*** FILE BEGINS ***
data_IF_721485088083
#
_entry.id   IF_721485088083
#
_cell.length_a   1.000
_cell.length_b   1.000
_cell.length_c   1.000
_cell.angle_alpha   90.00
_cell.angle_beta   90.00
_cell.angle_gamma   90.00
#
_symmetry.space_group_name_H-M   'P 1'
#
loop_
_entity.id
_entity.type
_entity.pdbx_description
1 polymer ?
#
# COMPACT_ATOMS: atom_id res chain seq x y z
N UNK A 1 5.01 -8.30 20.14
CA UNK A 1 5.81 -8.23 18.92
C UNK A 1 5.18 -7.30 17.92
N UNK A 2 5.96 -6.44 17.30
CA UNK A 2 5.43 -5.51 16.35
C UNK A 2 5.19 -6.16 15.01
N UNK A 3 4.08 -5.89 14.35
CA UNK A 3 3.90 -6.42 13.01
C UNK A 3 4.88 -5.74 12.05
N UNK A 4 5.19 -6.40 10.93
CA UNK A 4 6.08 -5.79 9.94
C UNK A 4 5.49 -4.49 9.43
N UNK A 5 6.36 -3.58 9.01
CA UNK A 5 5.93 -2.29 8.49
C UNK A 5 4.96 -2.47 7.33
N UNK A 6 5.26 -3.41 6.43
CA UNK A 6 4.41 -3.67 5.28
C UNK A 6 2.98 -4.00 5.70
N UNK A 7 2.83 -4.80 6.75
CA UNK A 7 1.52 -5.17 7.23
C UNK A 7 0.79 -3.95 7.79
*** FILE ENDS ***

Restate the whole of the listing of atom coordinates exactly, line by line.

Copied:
data_IF_721485088083
#
_entry.id   IF_721485088083
#
_cell.length_a   1.000
_cell.length_b   1.000
_cell.length_c   1.000
_cell.angle_alpha   90.00
_cell.angle_beta   90.00
_cell.angle_gamma   90.00
#
_symmetry.space_group_name_H-M   'P 1'
#
loop_
_entity.id
_entity.type
_entity.pdbx_description
1 polymer ?
#
# COMPACT_ATOMS: atom_id res chain seq x y z
N UNK A 1 5.01 -8.30 20.14
CA UNK A 1 5.81 -8.23 18.92
C UNK A 1 5.18 -7.30 17.92
N UNK A 2 5.96 -6.44 17.30
CA UNK A 2 5.43 -5.51 16.35
C UNK A 2 5.19 -6.16 15.01
N UNK A 3 4.08 -5.89 14.35
CA UNK A 3 3.90 -6.42 13.01
C UNK A 3 4.88 -5.74 12.05
N UNK A 4 5.19 -6.40 10.93
CA UNK A 4 6.08 -5.79 9.94
C UNK A 4 5.49 -4.49 9.43
N UNK A 5 6.36 -3.58 9.01
CA UNK A 5 5.93 -2.29 8.49
C UNK A 5 4.96 -2.47 7.33
N UNK A 6 5.26 -3.41 6.43
CA UNK A 6 4.41 -3.67 5.28
C UNK A 6 2.98 -4.00 5.70
N UNK A 7 2.83 -4.80 6.75
CA UNK A 7 1.52 -5.17 7.23
C UNK A 7 0.79 -3.95 7.79